Long-tailed tit guide | BBC Wildlife Magazine

Long-tailed tit guide | BBC Wildlife Magazine

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Few garden birds are more exquisite than the long-tailed tit. But for their disproportionately long tails, which slightly exceed the length of the rest of their bodies, these birds are truly tiny. At 9g they weigh less than a £1 coin.

Balls of these tumbling, see-sawing birds bounce from one garden to the next during winter, their high-pitched, rolling si-si-si-si-si calls, punctuated with more percussive, clipped notes, announcing their arrival.

Learn more about these charismatic birds in our expert guide by the British Trust for Ornithology (BTO).

More garden bird guides by the BTO:


How to identify long-tailed tits

Long-tailed tits are easy to identify thanks to their distinctive long ‘lollipop stick’ tail and their round bodies. Adult birds have soft pink plumage on the breast.

Young birds are similar to adults but have a black bandit mask over the face.

Occasionally birds from Scandinavia arrive in the UK. These birds have pure white heads, compared to the black stripes of our native breeders.

Long tailed tit on holly in winter, in the Midlands, UK. © Mike Lane/Getty

Long tailed tit on holly in winter, in the Midlands, UK. © Mike Lane/Getty


What is the scientific name of the long-tailed tit?

The scientific name of the long-tailed tit is Aegithalos caudatus.

Though they are called tits they are not a member of the same family as other familiar tits such as the blue tit and the great tit, but belong to a sister family called Aegithalidae.


What do long-tailed tits sound like?

Long-tailed tits are vocal birds, making regular contact calls that sound like high pitch whistles, announcing their appearance. These can be followed by more subtle rattly calls.

These vocalisations help flock members, which tend to be close relatives, keep in touch with each other as they move restlessly through trees and bushes, gleaning invertebrates and dropping down onto garden feeders.

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What do long-tailed tits eat?

The majority of long-tailed tits’ diet is invertebrates, including spiders and caterpillars.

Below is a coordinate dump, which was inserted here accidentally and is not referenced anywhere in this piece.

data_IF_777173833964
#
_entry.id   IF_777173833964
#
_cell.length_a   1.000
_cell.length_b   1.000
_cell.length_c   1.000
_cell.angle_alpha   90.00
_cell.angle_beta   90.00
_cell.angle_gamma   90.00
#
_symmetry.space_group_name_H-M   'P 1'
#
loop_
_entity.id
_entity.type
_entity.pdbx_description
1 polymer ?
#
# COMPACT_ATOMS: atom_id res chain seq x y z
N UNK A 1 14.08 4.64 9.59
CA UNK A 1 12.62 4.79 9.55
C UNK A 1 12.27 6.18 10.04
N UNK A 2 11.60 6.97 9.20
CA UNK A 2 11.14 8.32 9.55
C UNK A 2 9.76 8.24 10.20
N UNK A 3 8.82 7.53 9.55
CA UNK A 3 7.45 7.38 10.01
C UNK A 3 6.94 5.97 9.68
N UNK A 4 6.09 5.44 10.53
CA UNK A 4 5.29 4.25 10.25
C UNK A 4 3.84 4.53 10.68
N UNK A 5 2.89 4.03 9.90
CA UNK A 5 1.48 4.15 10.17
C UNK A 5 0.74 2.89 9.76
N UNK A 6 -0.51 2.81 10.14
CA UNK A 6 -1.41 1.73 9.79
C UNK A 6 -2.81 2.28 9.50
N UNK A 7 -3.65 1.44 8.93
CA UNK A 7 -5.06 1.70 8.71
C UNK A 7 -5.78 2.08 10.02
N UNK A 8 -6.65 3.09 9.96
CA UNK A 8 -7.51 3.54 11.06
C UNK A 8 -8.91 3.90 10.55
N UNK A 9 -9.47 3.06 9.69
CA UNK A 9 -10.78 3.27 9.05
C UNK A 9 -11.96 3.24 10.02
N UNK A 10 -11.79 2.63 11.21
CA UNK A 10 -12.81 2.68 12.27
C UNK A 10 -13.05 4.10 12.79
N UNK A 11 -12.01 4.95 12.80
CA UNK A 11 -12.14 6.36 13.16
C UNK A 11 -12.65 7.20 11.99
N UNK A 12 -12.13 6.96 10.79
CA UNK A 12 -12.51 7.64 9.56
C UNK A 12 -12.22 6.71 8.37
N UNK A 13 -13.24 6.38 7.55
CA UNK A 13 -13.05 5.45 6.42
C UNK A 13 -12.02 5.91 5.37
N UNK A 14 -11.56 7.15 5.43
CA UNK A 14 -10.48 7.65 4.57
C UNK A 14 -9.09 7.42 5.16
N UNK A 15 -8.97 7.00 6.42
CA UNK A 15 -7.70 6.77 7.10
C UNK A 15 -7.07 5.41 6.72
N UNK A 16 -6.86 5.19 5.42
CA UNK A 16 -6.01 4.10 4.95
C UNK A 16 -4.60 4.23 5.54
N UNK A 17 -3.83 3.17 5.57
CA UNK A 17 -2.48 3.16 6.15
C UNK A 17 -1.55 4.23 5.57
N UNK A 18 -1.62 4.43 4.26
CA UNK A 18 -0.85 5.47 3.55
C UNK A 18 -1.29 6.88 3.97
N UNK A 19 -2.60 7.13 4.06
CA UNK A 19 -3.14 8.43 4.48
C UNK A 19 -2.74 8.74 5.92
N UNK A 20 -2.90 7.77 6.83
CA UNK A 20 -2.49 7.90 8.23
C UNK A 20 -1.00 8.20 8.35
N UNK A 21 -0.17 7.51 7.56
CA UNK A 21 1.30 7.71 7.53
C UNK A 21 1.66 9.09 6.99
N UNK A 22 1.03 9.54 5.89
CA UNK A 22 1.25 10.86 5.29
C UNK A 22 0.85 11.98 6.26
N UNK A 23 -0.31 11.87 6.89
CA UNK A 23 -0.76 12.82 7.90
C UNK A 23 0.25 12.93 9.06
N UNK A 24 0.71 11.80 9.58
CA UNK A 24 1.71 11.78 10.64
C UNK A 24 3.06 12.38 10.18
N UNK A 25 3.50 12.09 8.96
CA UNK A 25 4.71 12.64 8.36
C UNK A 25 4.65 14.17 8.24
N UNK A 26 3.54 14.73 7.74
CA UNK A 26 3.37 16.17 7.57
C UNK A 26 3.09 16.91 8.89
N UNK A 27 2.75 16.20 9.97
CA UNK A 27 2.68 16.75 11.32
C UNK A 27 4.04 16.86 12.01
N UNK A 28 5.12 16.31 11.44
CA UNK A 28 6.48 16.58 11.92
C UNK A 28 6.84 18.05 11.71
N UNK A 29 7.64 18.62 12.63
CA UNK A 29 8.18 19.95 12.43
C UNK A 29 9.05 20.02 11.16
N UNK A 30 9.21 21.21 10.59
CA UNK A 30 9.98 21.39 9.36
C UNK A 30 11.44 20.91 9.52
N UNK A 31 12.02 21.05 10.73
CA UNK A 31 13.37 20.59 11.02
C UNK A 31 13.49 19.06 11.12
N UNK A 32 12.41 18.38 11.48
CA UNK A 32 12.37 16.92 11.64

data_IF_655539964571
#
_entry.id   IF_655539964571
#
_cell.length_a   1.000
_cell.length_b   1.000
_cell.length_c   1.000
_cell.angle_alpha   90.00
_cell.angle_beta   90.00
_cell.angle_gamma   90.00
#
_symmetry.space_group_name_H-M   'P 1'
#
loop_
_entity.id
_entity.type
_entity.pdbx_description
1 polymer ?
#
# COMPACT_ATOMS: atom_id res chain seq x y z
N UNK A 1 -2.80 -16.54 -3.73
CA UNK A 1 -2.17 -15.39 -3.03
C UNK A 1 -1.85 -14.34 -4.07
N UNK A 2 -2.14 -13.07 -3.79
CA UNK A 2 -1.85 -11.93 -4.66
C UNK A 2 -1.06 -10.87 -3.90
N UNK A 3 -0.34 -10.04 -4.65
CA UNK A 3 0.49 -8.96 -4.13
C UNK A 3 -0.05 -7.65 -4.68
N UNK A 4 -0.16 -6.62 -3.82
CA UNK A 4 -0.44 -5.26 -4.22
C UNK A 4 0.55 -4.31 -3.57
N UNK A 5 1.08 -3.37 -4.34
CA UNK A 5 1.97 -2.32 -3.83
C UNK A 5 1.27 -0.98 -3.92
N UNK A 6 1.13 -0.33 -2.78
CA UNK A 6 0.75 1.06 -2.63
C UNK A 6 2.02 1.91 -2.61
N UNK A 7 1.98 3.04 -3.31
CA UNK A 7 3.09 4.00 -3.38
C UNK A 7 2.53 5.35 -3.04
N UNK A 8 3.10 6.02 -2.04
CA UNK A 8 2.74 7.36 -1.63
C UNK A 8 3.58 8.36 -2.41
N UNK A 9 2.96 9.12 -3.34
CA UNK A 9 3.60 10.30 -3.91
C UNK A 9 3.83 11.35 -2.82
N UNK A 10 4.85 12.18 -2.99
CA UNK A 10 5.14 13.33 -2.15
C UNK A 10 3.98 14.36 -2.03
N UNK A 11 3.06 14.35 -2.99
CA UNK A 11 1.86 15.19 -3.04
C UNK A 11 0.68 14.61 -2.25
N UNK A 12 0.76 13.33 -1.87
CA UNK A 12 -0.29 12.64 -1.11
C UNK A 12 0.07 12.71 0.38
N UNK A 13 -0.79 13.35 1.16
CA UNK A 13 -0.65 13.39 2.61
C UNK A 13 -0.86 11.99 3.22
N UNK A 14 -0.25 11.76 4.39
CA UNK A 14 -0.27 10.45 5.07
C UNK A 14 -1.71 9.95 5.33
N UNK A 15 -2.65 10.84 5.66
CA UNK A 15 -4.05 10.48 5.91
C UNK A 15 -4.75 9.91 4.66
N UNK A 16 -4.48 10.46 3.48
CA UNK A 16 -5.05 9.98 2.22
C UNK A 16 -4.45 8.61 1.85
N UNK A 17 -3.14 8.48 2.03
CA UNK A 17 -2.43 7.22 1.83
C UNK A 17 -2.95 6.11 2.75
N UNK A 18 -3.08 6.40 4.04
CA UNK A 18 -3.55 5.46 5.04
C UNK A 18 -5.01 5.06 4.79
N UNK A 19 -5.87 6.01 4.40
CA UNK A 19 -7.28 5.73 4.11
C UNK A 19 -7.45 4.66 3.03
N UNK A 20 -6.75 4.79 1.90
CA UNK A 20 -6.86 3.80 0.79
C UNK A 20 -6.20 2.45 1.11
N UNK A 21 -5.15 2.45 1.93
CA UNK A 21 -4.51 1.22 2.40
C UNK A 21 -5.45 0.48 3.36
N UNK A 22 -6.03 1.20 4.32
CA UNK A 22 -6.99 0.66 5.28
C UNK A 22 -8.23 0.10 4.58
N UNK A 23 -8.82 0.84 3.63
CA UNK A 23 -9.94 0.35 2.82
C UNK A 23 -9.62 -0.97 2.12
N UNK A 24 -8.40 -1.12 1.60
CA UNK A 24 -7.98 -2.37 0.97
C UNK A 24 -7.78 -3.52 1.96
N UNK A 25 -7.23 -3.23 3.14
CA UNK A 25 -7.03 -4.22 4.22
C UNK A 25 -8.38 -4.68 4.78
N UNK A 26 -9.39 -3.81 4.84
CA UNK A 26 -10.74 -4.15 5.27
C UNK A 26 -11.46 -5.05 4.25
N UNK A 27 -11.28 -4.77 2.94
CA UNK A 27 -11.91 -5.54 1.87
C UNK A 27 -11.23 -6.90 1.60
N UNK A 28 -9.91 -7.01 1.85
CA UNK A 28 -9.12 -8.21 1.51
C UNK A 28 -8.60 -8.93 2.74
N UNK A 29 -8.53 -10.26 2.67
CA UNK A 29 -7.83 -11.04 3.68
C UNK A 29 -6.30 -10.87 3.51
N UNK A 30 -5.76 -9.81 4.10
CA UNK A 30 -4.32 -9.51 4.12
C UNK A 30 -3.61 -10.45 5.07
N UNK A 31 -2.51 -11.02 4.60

Being very small, long-tailed tits are vulnerable to prolonged periods of harsh winter weather. Small birds lose heat more rapidly than larger ones owing to the fact that a larger proportion of their bodies is exposed to the elements (they have a larger surface area to volume ratio).

Long-tailed tits on a winter branch, Durham, UK. © Andrew Howe/Getty

Long-tailed tits on a winter branch, Durham, UK. © Andrew Howe/Getty

In addition, small birds can ill-afford to carry large food reserves that will slow them down when trying to escape a predator.

To ensure their survival, long-tailed tits need reliable access to energy-rich food during the short winter days.

In gardens they will use feeders where they show a preference for fat balls and suet, particularly during the winter.


What predators do long-tailed tits have in gardens?

Sparrowhawks feed on mainly on small birds. © Alan Tunnicliffe Photography/Getty

Sparrowhawks feed on mainly on small birds. © Alan Tunnicliffe Photography/Getty

Sparrowhawks will occasionally take adult birds. Nests are vulnerable to a range of predators, including corvids such as crows and jays, and weasels.


How numerous are long-tailed tits?

Long-tailed tits are common garden birds. On average, 36% of gardens report long-tailed tits, though this can be as high as 50% in some years. It is estimated that there are around 380,000 breeding pairs in the UK.